The Girl Loves Ink | Steve Rogers and the Freedom to Create

Catherine checks in with a few words for the people worked into a tizzy over this week’s controversial Steve Rogers: Captain America #1.


Okay, so. In case you’re one of those people who lives under a rock, doesn’t have a Facebook account, or ignores comic trends (and if so, you’re probably not reading this anyways, but whatever), a couple important things happened in the comic world this week and I wanted to take some time to jot down my thoughts on the issues in question. Of course, I’ve got quite a bit to say about both things, so I’ll probably split this little ditty into two different columns so I can give the subjects their proper space.

So, what happened this week? DC released the first issue of Rebirth and Marvel brought Steve Rogers: Captain America back to shelves—and all hell broke loose. Rebirth, as far as I have been able to tell, has been met with overall happiness and excitement over what is to come for the shelves of DC comics that your local brick and mortar saves space for. Not to be outdone, Marvel let Steve Rogers back into the comic wild and Steve Rogers: Captain America #1 was also released this past Wednesday—and before I had even woken up that morning, I had multiple messages on various programs, my cell phone, and in the forum board that I participate on.

All of these messages were expressing outrage over what Marvel had done to their beloved Captain America. Without even reading it, I was forced to have an opinion about what was going on—which is fine, I was just extremely agitated that I didn’t have the source material in my hands and was being expected to put together an educated opinion about what they had done. And what had they done? Well, I’m not going to spoil anything in case any of you Inklings (That’s what I’m calling you!) are unable to read Steve Rogers’ official return to the mantle. [If you absolutely must be spoiled, check out this link.—JG,FE]

First, let me say that I really enjoyed this issue of Captain America. I feel like the spirit of the Captain has been preserved and has been brought up to date with the same topical commentary that has accompanied my readings through Sam Wilson’s Cap book. Which has been the thing that I have loved about Sam since issue #1: Sam Wilson is the Captain that America was in desperate need of. America and its identity is in a state of change and Sam’s inheritance of Steve’s mantle was an amazingly simple illustration of that change—and, of course, it was met with a lot of angry backlash to the tune of, “He’s not my Captain!”, “Marvel’s ruining Captain America!”, “I’m cancelling this book from my pull list until Steve comes back!”, and various other statements of outrage that are and are not okay for general audience consumption.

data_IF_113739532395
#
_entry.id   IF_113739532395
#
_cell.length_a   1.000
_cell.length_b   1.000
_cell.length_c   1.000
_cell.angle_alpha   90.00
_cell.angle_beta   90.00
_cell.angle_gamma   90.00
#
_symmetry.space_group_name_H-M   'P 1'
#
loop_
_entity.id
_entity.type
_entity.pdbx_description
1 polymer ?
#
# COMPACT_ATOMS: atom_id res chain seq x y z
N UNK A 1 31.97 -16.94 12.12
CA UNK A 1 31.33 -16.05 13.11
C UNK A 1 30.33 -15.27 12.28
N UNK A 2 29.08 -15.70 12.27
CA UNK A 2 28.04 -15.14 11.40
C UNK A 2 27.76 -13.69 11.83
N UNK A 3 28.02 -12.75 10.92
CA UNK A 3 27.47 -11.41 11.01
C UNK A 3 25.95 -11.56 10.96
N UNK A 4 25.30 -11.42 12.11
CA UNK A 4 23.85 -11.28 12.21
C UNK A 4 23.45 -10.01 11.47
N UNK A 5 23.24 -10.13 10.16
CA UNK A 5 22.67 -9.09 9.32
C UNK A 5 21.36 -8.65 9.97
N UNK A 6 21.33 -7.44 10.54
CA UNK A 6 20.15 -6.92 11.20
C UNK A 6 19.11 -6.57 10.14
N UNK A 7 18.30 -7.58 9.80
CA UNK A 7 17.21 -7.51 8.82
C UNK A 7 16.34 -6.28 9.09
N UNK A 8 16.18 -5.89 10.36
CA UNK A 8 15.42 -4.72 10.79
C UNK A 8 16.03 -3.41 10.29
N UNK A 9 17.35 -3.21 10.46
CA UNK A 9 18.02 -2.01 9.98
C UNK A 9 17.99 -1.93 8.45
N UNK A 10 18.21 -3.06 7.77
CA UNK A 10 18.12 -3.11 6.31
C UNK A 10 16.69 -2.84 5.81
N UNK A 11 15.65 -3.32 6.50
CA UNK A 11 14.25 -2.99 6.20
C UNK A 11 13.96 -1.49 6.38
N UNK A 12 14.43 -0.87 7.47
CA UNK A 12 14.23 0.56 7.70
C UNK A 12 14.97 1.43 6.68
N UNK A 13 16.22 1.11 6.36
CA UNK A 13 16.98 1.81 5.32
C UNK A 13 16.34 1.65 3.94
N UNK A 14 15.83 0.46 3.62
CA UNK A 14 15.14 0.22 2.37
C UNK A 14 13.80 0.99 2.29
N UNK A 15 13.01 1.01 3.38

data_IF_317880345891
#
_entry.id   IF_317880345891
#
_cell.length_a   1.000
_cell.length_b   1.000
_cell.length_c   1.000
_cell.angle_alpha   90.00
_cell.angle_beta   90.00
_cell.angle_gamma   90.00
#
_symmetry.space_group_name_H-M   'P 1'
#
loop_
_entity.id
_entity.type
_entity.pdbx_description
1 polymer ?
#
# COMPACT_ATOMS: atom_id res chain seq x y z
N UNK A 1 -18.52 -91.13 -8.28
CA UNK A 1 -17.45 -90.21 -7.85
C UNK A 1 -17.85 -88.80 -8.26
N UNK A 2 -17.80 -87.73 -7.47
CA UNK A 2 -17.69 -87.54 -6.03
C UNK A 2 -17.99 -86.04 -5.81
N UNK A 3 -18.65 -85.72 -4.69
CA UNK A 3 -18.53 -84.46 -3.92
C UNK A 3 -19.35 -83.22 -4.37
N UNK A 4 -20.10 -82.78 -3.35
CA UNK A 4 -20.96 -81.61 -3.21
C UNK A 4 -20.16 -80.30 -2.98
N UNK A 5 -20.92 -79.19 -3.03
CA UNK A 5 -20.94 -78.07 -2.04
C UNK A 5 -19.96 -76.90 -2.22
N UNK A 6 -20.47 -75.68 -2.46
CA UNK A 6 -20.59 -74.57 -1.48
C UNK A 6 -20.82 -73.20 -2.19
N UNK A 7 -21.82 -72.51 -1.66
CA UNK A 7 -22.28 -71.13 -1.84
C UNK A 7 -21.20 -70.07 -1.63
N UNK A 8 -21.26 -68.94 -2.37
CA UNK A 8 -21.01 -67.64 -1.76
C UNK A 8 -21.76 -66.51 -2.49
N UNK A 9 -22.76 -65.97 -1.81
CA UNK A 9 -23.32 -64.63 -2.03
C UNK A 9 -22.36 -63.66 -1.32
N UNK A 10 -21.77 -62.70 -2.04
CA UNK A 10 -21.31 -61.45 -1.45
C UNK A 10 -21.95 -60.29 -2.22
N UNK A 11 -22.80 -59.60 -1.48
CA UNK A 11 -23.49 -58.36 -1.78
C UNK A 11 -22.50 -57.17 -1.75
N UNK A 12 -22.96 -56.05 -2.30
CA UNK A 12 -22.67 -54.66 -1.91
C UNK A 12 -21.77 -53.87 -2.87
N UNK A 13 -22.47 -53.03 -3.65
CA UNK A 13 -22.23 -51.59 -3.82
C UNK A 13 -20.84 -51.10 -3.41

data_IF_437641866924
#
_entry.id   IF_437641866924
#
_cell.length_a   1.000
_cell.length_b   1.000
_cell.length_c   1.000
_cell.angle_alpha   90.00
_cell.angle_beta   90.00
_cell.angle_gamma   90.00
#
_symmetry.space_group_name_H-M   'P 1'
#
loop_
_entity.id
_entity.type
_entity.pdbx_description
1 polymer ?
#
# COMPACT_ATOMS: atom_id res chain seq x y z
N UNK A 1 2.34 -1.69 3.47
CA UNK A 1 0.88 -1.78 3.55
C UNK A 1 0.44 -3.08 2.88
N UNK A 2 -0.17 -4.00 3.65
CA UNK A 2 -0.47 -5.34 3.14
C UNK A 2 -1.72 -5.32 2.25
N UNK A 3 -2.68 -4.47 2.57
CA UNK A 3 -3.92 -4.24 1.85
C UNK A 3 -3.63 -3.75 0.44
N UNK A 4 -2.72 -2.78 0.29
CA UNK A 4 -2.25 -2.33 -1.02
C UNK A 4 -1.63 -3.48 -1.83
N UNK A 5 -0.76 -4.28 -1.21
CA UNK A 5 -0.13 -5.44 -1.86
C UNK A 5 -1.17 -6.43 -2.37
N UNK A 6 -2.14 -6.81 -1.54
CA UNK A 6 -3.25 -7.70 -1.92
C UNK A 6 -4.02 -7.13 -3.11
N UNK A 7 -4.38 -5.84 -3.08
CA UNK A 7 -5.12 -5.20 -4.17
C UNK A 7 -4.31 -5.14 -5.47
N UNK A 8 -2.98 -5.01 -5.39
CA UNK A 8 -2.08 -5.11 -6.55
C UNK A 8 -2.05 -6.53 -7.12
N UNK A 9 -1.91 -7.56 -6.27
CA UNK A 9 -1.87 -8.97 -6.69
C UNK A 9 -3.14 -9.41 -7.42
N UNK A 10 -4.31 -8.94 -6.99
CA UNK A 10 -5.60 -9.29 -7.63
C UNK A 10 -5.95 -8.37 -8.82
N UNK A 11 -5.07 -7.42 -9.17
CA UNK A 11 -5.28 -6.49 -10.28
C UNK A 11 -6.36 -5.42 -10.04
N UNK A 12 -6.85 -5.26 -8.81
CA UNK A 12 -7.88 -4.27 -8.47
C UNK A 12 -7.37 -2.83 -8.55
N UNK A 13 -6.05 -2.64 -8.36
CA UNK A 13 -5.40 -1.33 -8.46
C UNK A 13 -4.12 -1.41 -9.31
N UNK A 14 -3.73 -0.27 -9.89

What do all of these statements have in common? They sound a lot like sweet, sweet tears. This same stream of tears could also be found in the back pages of The Mighty Thor, whose title moved from the Odinson to Jane Foster (and let me tell you, it has never been a better time to be a Goddess of Thunder fan), its letter pages full of angry fans who don’t want to see their favorite characters change. Now, there’s definitely a place for that. Where is that place, you may be asking? It’s safely in the pages of whatever comic arc that you’re hanging onto and using to measure the new incarnations of these characters against. I’ve definitely been a part of this crowd—you bet your buttons I have, especially around the time that Catwoman came out in the New52. Some of the problems with getting yourself all bent in a twist over a new direction that a character or a comic title takes is that it makes you look like you’re throwing a tantrum: you join that chorus of beings that likes to shame people for being part of a fandom (and come on, people, we’re a group of people that are defined by and created wholly from belonging to a fandom), and, I think, it’s hugely disrespectful to the teams of writers and artists that bring these characters to life.